Why tax matters?

The impact of an unfair tax system should not be measured in numbers and facts – but in its shocking human impact. 

When countries don't receive the money they are owed in tax, people suffer. Children can't go to school, parents work hard but it doesn't pay so their families still go to bed hungry at night, communities living in poverty don't have a say in the decisions that affect them. Inequality grows and poverty is made worse.

Clockwise from left: 1. Munni stands beside an open drain in Horijon Polli, the slum where she lives with her family. 2. Munni at work – despite working hard every day, Munni dreams of work that really pays. 3. Munni cooks breakfast with her two-year old son.  Photos: Adrian Lloyd/Oxfam

Munni Basfur lives with her husband and four children in one room in Horijon Polli, a densely-populated slum in Bangladesh that is home to approximately 6,000 people. Oxfam is working with partners there to improve public health facilities, rebuilding toilets and sanitation systems as well as building new bathing blocks. 

For people like Munni, the effects of inequality are felt on a daily basis. Munni works incredibly hard every day to make ends meet – as a cleaner in a company and then again in a local government office.

And yet still she dreams of job security: “I call my job a “one/two job”. One: today I have it. Two: tomorrow I don’t.”

Help make change happen for people like Munni. Take action today.

Oxfam Ireland's tax justice project is funded by the European Union

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Support women worldwide this International Women’s Day

Above: With your support, we can invest in more life-changing programmes for women like Irene. Once a struggling farm labourer, she has joined a group of women to set up a successful banana farming enterprise supported by Oxfam. Photo: Abbie Trayler-Smith/Oxfam

If you are born a girl, you’re more likely to be living in poverty, be worst affected when emergency strikes and have fewer resources, rights and opportunities than men.

That is why our programmes support women to claim their rights and make decisions that affect their lives. We also work with communities to break down the long-held prejudices behind domestic violence, e.g. through the ‘We Can’ campaign in Tanzania which has seen over 350,000 men and women pledge to end domestic violence in their communities.

We also address the lack of education and opportunities with loans, seeds, tools, better farming techniques and business training, helping thousands of women in countries like Rwanda to grow more food, set up businesses and make goods that they can market themselves.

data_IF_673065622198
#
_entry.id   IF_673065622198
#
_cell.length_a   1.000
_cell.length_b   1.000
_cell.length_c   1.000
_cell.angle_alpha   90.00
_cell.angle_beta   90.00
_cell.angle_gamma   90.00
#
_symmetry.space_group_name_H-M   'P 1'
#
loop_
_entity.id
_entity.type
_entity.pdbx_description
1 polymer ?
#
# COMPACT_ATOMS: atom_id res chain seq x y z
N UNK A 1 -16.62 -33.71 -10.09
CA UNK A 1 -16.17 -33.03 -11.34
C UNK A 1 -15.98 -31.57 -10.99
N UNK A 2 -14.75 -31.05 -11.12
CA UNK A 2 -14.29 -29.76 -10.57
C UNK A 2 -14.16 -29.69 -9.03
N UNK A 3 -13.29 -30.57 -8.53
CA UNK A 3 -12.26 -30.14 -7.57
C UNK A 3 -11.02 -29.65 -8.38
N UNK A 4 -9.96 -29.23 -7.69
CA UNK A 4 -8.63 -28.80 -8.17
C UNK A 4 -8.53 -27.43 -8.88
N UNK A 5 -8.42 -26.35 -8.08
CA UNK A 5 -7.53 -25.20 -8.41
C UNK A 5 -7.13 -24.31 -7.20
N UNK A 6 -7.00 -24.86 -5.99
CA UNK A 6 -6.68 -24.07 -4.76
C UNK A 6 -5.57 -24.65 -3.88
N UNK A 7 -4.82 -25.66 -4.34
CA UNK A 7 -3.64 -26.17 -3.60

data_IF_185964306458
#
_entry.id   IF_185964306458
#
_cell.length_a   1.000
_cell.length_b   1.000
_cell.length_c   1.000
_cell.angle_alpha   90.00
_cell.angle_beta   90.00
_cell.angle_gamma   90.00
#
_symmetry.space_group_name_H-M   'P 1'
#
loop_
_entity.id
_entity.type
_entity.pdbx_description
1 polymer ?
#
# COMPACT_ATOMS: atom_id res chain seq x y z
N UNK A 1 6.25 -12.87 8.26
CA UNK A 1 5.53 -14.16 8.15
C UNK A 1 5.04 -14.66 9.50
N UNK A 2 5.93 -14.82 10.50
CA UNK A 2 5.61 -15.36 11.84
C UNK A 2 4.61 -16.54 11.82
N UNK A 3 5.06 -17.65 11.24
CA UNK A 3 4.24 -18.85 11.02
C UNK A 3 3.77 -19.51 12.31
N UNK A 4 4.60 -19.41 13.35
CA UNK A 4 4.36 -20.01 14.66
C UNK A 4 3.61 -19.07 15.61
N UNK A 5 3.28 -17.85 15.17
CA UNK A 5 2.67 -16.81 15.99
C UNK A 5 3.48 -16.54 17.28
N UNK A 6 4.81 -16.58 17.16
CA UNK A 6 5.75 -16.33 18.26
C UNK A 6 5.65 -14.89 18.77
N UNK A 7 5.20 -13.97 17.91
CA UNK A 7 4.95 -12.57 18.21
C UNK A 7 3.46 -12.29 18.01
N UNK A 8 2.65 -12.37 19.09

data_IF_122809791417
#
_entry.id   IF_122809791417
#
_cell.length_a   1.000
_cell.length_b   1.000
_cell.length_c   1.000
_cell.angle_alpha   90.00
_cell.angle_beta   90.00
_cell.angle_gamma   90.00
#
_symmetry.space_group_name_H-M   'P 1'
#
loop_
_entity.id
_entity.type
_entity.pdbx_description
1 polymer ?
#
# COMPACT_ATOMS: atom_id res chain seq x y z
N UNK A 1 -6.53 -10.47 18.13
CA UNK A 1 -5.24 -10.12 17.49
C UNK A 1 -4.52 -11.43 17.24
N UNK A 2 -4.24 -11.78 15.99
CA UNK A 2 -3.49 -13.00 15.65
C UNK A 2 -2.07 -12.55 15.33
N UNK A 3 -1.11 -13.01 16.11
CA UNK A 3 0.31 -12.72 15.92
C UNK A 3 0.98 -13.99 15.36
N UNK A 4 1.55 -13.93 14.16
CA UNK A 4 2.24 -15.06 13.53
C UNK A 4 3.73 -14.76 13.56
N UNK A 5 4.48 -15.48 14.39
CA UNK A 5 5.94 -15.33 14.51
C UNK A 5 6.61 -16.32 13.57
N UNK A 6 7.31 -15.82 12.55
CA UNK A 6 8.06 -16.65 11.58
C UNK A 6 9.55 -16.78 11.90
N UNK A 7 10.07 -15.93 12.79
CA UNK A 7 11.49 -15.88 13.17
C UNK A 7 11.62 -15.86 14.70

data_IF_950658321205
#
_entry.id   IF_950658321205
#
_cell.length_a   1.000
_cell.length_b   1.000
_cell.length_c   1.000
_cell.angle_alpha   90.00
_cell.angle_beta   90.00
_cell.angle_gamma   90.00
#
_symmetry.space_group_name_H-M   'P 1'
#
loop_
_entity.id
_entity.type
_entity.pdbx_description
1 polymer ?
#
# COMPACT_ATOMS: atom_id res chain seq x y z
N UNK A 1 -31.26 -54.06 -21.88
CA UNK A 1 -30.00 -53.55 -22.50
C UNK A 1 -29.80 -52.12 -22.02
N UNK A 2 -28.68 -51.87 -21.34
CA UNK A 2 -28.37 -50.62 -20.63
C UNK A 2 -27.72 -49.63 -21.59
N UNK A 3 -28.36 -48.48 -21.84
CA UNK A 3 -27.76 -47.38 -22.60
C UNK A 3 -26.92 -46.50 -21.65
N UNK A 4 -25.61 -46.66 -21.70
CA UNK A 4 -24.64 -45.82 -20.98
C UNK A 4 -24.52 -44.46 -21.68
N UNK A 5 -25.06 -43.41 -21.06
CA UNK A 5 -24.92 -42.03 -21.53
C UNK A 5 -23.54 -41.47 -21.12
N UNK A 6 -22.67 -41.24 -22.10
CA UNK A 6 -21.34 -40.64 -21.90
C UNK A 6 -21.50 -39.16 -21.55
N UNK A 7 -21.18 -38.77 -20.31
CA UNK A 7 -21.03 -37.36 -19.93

This International Women’s Day (Tuesday, March 8th), join Oxfam in celebrating women everywhere. 

Ending poverty starts with women – because their strength, resilience, tenacity and vision are the key to creating lasting change in their communities. For example, if women were given equal access to agricultural resources they could grow enough extra food to feed more than 100 million of the world’s hungriest people.

Yet every day, women’s efforts to escape poverty are blocked by discrimination and inequality. Women routinely face violence, abuse and unequal treatment at home, at work and in their wider communities.

That’s why we need your help to continue to give girls and women greater opportunities so that they can shape their own futures. By supporting our work worldwide, you will enable us to continue to help women and girls fight discrimination and overcome poverty.

IRENE’S STORY

By helping a woman through Oxfam, you help her immediate family and her community, generation after generation.

Irene Muzukira (42), once a struggling farm labourer in Zambia, has turned her life around. An Oxfam training programme gave her and other members of the Kabwadu Women’s Farming Group a life-changing opportunity to grow their own bananas.

Investment in a hydro-powered pump, solar-powered fencing and training means that their banana plantation is thriving in this hot climate.

The days when Irene and her two children went to sleep hungry are gone and, unlike Irene’s own parents, she can invest in their education. And the project’s success is felt in the wider community; 80 women and their families reap the benefits of this fruitful initiative.

“I feel it’s changing my life,” Irene says. “But I am mindful of others who don’t have what they need. I think change is possible but we need to invest in our children.”

Female heroes like Irene are working tirelessly every day to care for their families and improve their communities.

Please support them to change their world by lifting them out of extreme poverty.